From the time you wake up until the time you go to sleep, your email inbox steadily increases in size as bosses, co-workers, friends and spammers hit you up with every query and joke imaginable.
Hellbent on keeping your digital life in order, you maintain that inbox. You reply, delete and file away every email until your unread message counter says zero. Why are you doing that? It's a waste of time.
Let your inbox run wild. Let it be the sprawling wad of chaos it wants to be. Let it fill up with tons and tons of unread emails like a patch of unruly weeds in the spring. Know why? You have a super-scythe called search that can clear through that mess with ease.
A recent study from IBM research confirms a belief I've maintained for years. Instead of organising your inbox, it's more efficient (not to mention EASIER), to leave your inbox in a state of chaos, and just use search to find what you need.
We carried out a field study of 345 long-term users who conducted over 85,000 refinding actions. Our data support opportunistic access. People who create complex folders indeed rely on these for retrieval, but these preparatory behaviours are inefficient and do not improve retrieval success. In contrast, both search and threading promote more effective finding.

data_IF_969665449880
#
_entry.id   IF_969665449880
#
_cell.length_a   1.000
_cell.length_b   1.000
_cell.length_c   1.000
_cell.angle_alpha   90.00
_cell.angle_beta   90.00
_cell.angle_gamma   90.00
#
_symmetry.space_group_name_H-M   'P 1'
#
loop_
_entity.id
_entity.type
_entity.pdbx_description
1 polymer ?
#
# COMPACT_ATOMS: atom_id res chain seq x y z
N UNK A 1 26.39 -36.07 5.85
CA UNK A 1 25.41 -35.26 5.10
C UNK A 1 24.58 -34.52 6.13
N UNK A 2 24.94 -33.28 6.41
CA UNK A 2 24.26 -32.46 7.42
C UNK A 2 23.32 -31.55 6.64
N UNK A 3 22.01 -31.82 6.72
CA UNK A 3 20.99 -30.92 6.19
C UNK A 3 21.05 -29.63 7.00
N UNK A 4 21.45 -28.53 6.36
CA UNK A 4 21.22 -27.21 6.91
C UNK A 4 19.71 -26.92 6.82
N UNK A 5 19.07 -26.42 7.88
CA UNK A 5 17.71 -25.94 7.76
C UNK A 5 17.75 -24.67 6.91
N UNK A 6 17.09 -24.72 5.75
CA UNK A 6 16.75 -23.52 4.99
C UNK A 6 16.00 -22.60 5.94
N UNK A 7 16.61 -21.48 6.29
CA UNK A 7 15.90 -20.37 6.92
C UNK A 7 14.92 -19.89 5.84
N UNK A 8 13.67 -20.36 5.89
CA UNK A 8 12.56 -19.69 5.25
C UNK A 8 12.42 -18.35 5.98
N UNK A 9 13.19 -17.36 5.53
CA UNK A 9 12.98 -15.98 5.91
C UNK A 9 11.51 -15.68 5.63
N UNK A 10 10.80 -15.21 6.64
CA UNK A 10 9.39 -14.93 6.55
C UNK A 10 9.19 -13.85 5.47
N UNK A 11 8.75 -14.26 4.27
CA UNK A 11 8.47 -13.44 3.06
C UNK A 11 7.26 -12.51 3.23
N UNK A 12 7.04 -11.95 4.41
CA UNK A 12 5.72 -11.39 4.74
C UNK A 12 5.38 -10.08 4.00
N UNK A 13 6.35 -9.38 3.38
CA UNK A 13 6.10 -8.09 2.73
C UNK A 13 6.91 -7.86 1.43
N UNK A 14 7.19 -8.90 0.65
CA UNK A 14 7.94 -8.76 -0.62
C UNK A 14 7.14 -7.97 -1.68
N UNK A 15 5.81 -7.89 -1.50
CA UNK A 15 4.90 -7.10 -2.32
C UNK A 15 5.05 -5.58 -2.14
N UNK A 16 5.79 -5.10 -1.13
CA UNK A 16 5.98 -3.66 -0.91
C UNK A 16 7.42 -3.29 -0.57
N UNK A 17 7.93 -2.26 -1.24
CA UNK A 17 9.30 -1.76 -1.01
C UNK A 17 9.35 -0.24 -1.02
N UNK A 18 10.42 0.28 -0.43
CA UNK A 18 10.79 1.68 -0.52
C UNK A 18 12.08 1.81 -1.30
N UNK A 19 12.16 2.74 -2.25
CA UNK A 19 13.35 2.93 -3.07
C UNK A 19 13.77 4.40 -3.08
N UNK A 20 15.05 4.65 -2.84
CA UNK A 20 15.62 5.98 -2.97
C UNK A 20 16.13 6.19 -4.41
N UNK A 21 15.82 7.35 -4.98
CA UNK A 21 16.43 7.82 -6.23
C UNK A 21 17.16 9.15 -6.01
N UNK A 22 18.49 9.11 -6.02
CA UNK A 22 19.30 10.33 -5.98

And really, what does clearing out your inbox really accomplish? Does it give you a sense of achievement? Does it validate your reading skills? It's organising for organising's sake. It was once essential practice due to the limitations of past technologies. Now we do it out of unnecessary habit. Stop it.
This doesn't mean, however, email is perfect because of some XML coding and a search bar. But any gains in efficiency won't come from micromanaging your inbox. It will come from reconceptualising email from the ground up.
Google has started rethinking this with their priority inbox. All email is not equal, and it definitely shouldn't be presented as such. But why offload it into a separate folder? And why does it have to be 100 per cent chronological?
Instead of priority inboxes, what about just having priority contacts? Email clients should take those contacts that it (and/or you) determine to be most important, and keep their unread emails at the top of your inbox, ordered according to importance/relevance (similar to what Facebook does with your feed). The rest of your read/unimportant emails would just fall under the priority batch, in chronological order.
And then there's idea of "superthreading" put forth by the IBM study, which is certainly interesting.
How might we impose higher-level intrinsic organisation on email? One possibility is to re-organize the inbox according to ‘semantic topics'. One could use clustering techniques from machine learning to organize the inbox into ‘superthreads' by combining multiple threads with overlapping topics.
There are also simple features that could be added tomorrow and would make our lives easier: what if contact names were hyperlinked to conversation histories? Click a name, it would bring up your email history with that person (Gmail does this now to an extent, but requires you to surf through a series of drop-down menus).
But regardless of what email could be in the future stop organising. Start searching. And if that unread email number really stresses you out thaaaaat much, just do what I occasionally do: select all > mark as read. PROBLEM SOLVED, you neurotic bastard. [Technology Review]